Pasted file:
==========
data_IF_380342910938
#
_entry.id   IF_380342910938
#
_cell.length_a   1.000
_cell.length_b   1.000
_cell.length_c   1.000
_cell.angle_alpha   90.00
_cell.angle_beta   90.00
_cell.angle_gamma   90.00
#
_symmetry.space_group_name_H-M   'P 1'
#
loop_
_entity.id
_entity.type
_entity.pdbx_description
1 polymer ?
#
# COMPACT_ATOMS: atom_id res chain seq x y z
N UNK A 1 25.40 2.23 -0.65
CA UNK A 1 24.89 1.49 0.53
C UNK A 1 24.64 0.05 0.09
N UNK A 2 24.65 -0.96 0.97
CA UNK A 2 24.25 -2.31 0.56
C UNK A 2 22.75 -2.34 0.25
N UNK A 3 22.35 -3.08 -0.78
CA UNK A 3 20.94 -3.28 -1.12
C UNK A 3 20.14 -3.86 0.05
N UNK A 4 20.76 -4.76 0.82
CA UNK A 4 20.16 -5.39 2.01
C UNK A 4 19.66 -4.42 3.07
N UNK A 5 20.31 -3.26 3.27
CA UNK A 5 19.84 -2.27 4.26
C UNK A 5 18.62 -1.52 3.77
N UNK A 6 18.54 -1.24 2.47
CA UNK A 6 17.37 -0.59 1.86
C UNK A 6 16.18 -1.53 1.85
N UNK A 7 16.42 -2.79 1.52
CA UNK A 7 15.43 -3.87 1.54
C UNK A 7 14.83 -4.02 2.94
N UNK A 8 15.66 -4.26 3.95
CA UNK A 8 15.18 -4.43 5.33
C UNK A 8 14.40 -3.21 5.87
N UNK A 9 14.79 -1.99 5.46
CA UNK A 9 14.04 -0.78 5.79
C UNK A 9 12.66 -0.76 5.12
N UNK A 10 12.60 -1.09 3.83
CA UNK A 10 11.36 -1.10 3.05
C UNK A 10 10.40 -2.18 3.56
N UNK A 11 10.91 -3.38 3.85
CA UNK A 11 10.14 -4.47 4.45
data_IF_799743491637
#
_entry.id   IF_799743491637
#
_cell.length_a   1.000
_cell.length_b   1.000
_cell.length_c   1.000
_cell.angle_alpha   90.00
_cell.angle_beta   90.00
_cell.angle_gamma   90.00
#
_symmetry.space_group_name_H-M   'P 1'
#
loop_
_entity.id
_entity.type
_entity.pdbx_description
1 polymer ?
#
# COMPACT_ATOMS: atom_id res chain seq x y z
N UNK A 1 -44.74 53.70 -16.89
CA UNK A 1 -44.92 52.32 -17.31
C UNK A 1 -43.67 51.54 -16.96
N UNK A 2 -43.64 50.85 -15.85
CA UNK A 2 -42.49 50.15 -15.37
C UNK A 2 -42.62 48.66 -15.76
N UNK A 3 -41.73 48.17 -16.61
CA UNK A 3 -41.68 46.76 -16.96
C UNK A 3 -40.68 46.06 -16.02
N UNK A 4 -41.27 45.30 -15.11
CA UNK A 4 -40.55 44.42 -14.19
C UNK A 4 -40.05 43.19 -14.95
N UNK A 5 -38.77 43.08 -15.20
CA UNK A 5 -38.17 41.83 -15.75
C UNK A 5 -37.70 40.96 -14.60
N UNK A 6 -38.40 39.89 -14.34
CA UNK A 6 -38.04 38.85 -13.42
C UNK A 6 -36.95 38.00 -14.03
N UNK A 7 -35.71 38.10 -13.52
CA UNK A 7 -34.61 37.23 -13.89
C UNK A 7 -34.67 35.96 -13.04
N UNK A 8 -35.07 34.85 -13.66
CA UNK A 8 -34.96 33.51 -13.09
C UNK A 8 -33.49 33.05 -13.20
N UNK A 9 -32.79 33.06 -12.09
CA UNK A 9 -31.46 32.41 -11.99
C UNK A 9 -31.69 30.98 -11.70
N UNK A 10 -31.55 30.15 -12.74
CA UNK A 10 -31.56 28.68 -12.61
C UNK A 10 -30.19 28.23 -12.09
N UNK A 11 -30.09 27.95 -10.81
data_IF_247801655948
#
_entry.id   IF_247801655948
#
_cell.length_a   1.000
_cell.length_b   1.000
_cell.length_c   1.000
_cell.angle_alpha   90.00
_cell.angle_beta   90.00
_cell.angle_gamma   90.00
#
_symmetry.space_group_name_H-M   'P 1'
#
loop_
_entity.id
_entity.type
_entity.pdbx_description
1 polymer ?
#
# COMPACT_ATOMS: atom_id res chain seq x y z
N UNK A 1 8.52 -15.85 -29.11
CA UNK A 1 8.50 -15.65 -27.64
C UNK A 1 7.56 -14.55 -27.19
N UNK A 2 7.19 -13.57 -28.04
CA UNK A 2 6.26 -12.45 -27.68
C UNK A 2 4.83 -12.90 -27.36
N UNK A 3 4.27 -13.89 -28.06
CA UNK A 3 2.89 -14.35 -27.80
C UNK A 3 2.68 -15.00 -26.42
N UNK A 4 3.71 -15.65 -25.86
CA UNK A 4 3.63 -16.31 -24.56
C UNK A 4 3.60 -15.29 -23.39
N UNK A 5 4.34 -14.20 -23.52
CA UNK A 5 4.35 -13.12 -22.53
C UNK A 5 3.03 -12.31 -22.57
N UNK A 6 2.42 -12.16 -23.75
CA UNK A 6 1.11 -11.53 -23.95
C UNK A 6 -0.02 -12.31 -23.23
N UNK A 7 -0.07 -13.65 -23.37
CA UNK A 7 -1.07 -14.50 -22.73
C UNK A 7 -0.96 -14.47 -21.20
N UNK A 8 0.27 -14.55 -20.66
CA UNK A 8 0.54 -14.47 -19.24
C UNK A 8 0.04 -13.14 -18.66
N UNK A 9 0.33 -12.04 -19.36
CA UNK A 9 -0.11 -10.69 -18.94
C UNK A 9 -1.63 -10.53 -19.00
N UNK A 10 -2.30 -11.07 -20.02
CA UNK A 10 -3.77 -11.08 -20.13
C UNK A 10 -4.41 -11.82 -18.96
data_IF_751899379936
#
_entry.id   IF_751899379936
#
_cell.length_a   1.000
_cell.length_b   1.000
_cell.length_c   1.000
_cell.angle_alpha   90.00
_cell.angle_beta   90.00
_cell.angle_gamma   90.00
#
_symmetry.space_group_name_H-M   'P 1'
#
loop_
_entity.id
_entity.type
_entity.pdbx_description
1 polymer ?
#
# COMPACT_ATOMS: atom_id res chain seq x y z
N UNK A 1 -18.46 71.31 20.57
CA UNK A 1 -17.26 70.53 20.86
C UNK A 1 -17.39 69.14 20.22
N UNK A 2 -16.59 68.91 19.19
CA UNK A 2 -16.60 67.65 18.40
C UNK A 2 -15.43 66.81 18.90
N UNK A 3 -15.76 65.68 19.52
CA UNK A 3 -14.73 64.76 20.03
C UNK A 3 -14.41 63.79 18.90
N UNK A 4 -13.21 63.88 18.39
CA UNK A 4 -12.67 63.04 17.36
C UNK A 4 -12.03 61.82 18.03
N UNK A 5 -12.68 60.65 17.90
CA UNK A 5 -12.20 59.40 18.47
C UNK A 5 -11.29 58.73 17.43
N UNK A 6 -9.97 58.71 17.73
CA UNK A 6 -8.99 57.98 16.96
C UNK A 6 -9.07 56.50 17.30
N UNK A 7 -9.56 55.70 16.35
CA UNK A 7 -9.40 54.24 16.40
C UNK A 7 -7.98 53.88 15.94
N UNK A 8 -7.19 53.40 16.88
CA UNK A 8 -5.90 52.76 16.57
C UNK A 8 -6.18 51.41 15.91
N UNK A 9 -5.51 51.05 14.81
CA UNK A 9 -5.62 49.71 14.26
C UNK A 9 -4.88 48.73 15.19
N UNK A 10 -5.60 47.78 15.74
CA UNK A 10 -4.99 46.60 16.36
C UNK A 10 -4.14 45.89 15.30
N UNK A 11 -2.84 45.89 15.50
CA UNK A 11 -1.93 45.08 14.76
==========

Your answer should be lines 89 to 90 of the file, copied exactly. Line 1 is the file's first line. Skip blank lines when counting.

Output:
CA UNK A 6 -38.04 38.85 -13.42
C UNK A 6 -36.95 38.00 -14.03